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I read recently in a popular annualized directory of careers that the bio-pharma industry is superhot. In fact, the publication goes on to say that if you are a biologist--B.S., M.S., or Ph.D.--you will be earning a midlevel salary of $93,000. According to the directory, salaries, benefits, and work hours in biology are among the best for any career choice and in any industry.

Sounds wonderful. But this isn't the job market that I've been working in for many years!

In fact, nothing about biology jobs in that publication rings true. Although some senior scientists with special expertise might earn more than six figures, they are not in the majority. Perhaps the authors forgot about the many postdocs earning $30,000 and an equally large number of B.S.-level research associates running assays for $40,000 a year. And how about those Forest Service and Fisheries biologists earning $25,000 to $30,000?

Further reading only supports the conclusion that the comments about work hours appear to be pure fiction as well. This book states that biologists get high marks for quality of life because of their 45-hour workweek. (Do you know anyone in biotech who works a 45-hour workweek? Neither do I.)

Just what is going on here? Why is the biotechnology job market being presented in such glowing terms by the lay press?

Wouldn't It Be Nice If You Could Trust What You Read?

As a moderator for the Bio.Com career discussion forum, I see the results of this hype every day in messages from IT industry people--potential crossovers who believe that they are simply one biology course away from a high-paying career in bioinformatics. They are attracted to the biotech industry because countless newspaper and magazine articles have painted the field as the latest gold mine for those who can combine IT skills with a background in biology. They are shocked to find out that bioinformatics employers are looking for Ph.D.s.

The reality of the job market is that biotech companies hire in very specialized niches, and smaller fields such as bioinformatics have subcategories of their own. The bio-pharma industry is one in which the niche career particularly rules. More broadly, biotechnology involves individuals with careers as different from each other as are a microbiologist's and a chemist's. (See " Understanding the Roller-Coaster Global Biotechnology Job Market" for more on this topic.)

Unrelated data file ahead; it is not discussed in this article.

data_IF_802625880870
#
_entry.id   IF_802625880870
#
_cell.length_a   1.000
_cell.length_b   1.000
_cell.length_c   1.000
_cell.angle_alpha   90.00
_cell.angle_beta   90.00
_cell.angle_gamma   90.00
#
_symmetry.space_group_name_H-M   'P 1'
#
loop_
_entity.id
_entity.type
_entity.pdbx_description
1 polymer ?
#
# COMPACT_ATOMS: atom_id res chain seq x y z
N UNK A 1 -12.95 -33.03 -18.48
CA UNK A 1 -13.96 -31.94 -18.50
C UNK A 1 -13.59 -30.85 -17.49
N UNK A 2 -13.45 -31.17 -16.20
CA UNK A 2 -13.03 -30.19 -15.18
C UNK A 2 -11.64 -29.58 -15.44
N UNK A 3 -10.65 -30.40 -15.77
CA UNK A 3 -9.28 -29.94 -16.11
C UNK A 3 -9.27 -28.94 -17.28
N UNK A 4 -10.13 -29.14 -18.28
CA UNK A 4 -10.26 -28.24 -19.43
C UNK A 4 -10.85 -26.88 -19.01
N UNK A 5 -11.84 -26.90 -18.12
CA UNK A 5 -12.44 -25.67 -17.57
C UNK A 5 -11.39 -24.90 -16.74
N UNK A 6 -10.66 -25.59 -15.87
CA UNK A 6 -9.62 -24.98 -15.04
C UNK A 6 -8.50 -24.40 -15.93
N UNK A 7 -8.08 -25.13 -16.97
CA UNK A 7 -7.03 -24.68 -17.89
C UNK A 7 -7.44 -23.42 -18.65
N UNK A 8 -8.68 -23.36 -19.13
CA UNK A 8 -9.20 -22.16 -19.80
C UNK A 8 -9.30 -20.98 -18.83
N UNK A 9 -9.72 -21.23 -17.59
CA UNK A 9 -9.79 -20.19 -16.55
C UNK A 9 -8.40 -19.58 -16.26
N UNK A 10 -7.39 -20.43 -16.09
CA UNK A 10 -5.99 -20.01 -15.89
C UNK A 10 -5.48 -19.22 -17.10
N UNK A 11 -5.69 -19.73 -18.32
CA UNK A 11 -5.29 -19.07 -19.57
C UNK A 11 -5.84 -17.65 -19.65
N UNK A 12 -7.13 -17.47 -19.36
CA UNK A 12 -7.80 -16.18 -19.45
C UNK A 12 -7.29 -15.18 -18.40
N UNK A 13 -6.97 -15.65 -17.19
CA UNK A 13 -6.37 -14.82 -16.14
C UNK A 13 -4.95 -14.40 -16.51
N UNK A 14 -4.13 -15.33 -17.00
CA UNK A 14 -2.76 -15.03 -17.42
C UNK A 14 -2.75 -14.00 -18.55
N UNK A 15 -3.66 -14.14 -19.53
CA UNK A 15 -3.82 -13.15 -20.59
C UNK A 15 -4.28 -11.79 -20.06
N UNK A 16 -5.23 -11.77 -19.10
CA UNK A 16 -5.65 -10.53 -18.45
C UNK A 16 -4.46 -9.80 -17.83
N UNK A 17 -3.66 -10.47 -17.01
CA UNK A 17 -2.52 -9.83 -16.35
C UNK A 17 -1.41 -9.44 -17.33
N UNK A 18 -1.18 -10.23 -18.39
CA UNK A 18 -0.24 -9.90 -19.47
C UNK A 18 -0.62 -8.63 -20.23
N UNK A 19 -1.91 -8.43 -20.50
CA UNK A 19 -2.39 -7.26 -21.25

Unfortunately, the biotech industry sometimes contributes to the hype. A national publication in the life sciences recently quoted a vice president at the Biotechnology Industry Organization (BIO) as saying "the industry is becoming increasingly concerned about a shortage of trained scientists across the board." The article went on to suggest that people with botany degrees are in great demand!

Botany? Has anyone reading this article tried to get a high-paying job in the biotechnology industry with a botany degree? Media misinformation like this can be harmful, because young scientists are making career decisions based on these articles. They are choosing academic programs or zeroing in on a career completely unaware that their research has led them to inaccuracies.

With all this hoopla, making good career decisions becomes a still more difficult task. In this month's column I offer a cookbook approach to determining, with a fair degree of accuracy, how your chosen profession is likely to reward you (and if you are indeed advancing toward a worthy goal).

Five Steps to Uncover Accurate Job Market Information

In this case, networking is the only process that will actually yield the information you seek. If you learn to conduct a successful networking campaign early in your career, the same skills will serve you well when it comes time to conduct a job search.